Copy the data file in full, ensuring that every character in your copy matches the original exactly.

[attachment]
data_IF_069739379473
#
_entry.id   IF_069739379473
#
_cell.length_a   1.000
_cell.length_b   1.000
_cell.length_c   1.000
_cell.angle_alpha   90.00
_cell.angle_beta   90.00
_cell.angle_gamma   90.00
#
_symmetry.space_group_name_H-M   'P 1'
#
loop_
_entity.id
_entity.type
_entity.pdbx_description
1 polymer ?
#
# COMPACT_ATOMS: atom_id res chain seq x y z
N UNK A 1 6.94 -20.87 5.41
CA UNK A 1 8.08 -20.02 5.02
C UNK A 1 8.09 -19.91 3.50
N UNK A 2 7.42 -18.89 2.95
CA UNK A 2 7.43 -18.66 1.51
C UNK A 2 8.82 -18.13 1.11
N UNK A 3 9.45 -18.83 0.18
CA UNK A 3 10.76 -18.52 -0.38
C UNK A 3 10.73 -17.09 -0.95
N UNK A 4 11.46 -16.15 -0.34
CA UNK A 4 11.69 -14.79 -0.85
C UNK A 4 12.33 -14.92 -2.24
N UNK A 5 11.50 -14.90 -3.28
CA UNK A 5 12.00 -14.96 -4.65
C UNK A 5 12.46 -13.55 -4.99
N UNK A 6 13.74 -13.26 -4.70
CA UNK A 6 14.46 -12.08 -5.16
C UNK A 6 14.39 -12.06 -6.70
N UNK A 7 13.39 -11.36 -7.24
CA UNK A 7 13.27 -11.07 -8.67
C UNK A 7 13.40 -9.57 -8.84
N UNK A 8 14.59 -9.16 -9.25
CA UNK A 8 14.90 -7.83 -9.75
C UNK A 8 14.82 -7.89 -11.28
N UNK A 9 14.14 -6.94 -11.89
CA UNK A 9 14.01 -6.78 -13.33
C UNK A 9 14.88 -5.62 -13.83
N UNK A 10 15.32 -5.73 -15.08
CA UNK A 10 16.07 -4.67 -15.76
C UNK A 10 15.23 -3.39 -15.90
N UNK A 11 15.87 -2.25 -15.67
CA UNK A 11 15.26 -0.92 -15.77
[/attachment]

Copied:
data_IF_069739379473
#
_entry.id   IF_069739379473
#
_cell.length_a   1.000
_cell.length_b   1.000
_cell.length_c   1.000
_cell.angle_alpha   90.00
_cell.angle_beta   90.00
_cell.angle_gamma   90.00
#
_symmetry.space_group_name_H-M   'P 1'
#
loop_
_entity.id
_entity.type
_entity.pdbx_description
1 polymer ?
#
# COMPACT_ATOMS: atom_id res chain seq x y z
N UNK A 1 6.94 -20.87 5.41
CA UNK A 1 8.08 -20.02 5.02
C UNK A 1 8.09 -19.91 3.50
N UNK A 2 7.42 -18.89 2.95
CA UNK A 2 7.43 -18.66 1.51
C UNK A 2 8.82 -18.13 1.11
N UNK A 3 9.45 -18.83 0.18
CA UNK A 3 10.76 -18.52 -0.38
C UNK A 3 10.73 -17.09 -0.95
N UNK A 4 11.46 -16.15 -0.34
CA UNK A 4 11.69 -14.79 -0.85
C UNK A 4 12.33 -14.92 -2.24
N UNK A 5 11.50 -14.90 -3.28
CA UNK A 5 12.00 -14.96 -4.65
C UNK A 5 12.46 -13.55 -4.99
N UNK A 6 13.74 -13.26 -4.70
CA UNK A 6 14.46 -12.08 -5.16
C UNK A 6 14.39 -12.06 -6.70
N UNK A 7 13.39 -11.36 -7.24
CA UNK A 7 13.27 -11.07 -8.67
C UNK A 7 13.40 -9.57 -8.84
N UNK A 8 14.59 -9.16 -9.25
CA UNK A 8 14.90 -7.83 -9.75
C UNK A 8 14.82 -7.89 -11.28
N UNK A 9 14.14 -6.94 -11.89
CA UNK A 9 14.01 -6.78 -13.33
C UNK A 9 14.88 -5.62 -13.83
N UNK A 10 15.32 -5.73 -15.08
CA UNK A 10 16.07 -4.67 -15.76
C UNK A 10 15.23 -3.39 -15.90
N UNK A 11 15.87 -2.25 -15.67
CA UNK A 11 15.26 -0.92 -15.77